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Update: Trial begins in Montana newlywed killing case

 

December 9, 2013



MISSOULA (AP) — Cody Johnson was head over heels for his new wife, but Jordan Graham was having serious doubts that came to a head when Johnson fell to his death during an argument on a steep cliff in Glacier National Park, prosecutors said Monday.

The murder trial of Graham, 22, began in U.S. District Court in Missoula. Federal prosecutors say the woman from Kalispell, Mont., intentionally pushed Johnson the night of July 7, just eight days after their marriage, then lied to family, friends and the police for days by saying Johnson disappeared after driving off with friends.

Graham has pleaded not guilty to first-degree murder, second-degree murder and making a false statement to authorities.

Assistant U.S. Attorney Kris McLean showed jurors a smiling Johnson posing for a picture, then minutes later put up a photograph of his body lying face-down in a pool of water at the bottom of a steep cliff below a popular spot in the park called The Loop.

"There were only two people on this cliff when the defendant pushed Cody Johnson off," McLean said.

McLean told the jury that because there were no witnesses, prosecutors would rely on the testimony of friends and relatives of the couple to show Graham's state of mind before and after Johnson's death to prove that she is guilty of his murder.

Andy Nelson, Graham's federal public defender, said Graham had finally worked up the nerve to talk to Johnson about her grave doubts about their wedding, but their argument ended in a tragic accident when he grabbed her during their fight and she pushed him to remove his hand.

"Arguing on this small ledge was like arguing in a phone booth," Nelson said. "Jordan lied because she was afraid no one would ever let her explain what happened on that ledge."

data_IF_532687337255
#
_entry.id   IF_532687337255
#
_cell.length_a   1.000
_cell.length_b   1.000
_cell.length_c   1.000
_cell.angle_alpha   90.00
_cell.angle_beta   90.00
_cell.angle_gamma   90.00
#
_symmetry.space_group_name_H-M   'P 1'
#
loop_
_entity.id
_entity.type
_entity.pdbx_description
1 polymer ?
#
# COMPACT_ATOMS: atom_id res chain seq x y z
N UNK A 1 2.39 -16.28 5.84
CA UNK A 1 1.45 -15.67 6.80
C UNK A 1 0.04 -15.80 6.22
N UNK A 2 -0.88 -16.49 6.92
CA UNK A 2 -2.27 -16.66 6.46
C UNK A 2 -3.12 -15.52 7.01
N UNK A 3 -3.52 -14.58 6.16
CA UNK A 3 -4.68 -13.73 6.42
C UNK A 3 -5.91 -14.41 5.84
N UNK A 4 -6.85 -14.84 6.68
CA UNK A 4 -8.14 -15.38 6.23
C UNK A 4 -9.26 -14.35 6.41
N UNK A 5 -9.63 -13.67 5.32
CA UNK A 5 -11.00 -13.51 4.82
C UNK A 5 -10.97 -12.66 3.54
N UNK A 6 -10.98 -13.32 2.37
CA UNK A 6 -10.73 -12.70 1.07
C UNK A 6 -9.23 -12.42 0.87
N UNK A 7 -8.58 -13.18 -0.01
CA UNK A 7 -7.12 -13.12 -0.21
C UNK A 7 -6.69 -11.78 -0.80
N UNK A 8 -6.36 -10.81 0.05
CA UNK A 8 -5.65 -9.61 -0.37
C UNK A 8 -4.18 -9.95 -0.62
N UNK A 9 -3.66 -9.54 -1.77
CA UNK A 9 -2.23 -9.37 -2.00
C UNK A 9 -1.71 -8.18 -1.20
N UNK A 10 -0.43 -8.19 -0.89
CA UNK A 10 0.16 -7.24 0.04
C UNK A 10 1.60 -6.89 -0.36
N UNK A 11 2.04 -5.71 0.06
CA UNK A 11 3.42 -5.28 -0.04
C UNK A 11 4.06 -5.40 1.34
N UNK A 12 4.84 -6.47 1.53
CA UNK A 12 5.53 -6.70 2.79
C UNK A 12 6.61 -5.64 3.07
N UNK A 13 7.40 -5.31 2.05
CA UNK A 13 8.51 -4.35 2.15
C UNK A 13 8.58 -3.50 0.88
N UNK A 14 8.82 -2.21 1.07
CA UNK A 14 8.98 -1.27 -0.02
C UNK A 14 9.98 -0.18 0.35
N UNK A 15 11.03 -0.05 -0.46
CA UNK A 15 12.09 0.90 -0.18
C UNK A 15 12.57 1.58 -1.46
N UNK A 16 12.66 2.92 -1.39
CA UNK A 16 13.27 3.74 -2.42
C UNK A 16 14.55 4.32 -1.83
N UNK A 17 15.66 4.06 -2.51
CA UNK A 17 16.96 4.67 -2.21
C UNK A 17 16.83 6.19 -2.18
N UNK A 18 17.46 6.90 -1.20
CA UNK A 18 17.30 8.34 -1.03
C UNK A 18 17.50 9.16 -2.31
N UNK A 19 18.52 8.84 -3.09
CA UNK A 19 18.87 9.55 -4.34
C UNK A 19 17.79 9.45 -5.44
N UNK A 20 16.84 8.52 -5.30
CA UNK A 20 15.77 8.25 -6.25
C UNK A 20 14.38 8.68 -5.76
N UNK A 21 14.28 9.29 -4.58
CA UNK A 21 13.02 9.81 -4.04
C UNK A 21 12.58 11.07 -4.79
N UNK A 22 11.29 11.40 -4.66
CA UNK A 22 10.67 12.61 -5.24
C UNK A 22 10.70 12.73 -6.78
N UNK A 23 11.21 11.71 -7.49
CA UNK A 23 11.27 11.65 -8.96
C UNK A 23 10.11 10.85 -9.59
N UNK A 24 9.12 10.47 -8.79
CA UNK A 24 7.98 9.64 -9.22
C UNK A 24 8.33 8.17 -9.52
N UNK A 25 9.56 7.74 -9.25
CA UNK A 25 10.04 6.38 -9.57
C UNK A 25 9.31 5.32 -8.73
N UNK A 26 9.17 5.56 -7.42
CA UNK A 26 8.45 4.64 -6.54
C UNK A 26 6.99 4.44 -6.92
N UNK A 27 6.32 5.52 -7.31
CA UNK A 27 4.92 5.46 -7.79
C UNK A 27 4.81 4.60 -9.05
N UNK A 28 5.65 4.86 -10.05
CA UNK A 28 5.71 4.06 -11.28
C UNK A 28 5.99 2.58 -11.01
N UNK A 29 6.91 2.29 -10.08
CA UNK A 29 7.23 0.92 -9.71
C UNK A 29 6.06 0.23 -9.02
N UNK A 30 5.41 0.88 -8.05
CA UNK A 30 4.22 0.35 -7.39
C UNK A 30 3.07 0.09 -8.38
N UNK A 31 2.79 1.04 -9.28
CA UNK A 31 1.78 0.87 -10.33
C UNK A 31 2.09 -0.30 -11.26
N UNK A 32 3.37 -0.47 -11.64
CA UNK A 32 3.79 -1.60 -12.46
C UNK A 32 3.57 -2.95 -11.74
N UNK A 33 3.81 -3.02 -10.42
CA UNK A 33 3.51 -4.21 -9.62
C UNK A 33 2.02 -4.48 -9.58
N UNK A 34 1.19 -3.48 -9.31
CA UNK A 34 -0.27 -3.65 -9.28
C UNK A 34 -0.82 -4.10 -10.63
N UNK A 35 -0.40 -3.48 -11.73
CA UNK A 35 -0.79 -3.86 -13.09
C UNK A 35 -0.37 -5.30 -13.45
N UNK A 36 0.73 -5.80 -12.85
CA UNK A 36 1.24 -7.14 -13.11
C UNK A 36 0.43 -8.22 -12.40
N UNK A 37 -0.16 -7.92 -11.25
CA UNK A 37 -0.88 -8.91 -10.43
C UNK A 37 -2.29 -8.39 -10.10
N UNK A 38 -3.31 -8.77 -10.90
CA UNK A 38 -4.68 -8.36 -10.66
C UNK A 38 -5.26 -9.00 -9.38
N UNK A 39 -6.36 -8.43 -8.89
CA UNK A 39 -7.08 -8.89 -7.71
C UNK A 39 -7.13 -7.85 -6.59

Prosecutors presented jurors with dozens of text messages between Graham and her friend from church, Kimberly Martinez, that documented how Graham's nervous excitement at the prospect of the wedding turned into despair over the week that followed.

Graham wrote in one text the day after the wedding that she was "completely second guessing everything right now." The day after that, she wrote that she couldn't pull herself together. A third message said she wished somebody would have asked her if the marriage was what she wanted, and that all she wanted was to be herself again.

"Something was wrong," Martinez told the jury. "I couldn't tell if she was unhappy or something happened."

Graham was a naive, immature and shy woman who deals better with the children she watched over as a nanny than with most adults, Nelson said. She was awkward around Johnson's friends, and she sensed they didn't like her, so she avoided them, the lawyer said.

They were married June 29, about two years after they started dating. Johnson's friend, Jennifer Toren, said he was crazy about Graham.

"He was willing to do anything for her," Toren said.

But almost immediately, Graham started having "the wedding blues," McLean said. That is when the text messages with Martinez intensified, and they showed she planned to confront him July 7 after church and dinner.

McLean said the couple took their argument to the park and descended below a retaining wall along the roadway to the ledge. There, Graham pushed Johnson in the back with both hands and he fell face-first over the cliff, McLean said.

She then drove home without seeking help and sent text messages to friends that planted stories about Johnson's disappearance and talked about her dance moves for an upcoming party, the prosecutor said.

She lied to his friends and her own family about his disappearance. She showed authorities a fabricated email from a person named "Tony" that said Johnson was dead and they should call off the search. The next day, she led authorities to his body, saying that she knew he liked to hike in that spot with his buddies, McLean said.

Graham's attorney said she was running from the reality of the situation that she had found herself in. In her naivete, she came up with a ridiculous, implausible story to deflect attention from herself.

"Jordan did not want to report this accident because she was afraid," Nelson said.

She finally admitted that she was with Johnson when an FBI investigator confronted her with a picture of Johnson's car with a man and a woman inside at the gates of Glacier National Park.

In that interview, she acknowledged her role in his death, though she said it was an accident, Nelson said.

U.S. District Judge Donald Molloy said he hoped to get the trial to the jury this week because he has a trial scheduled to start next Monday in Billings.

 

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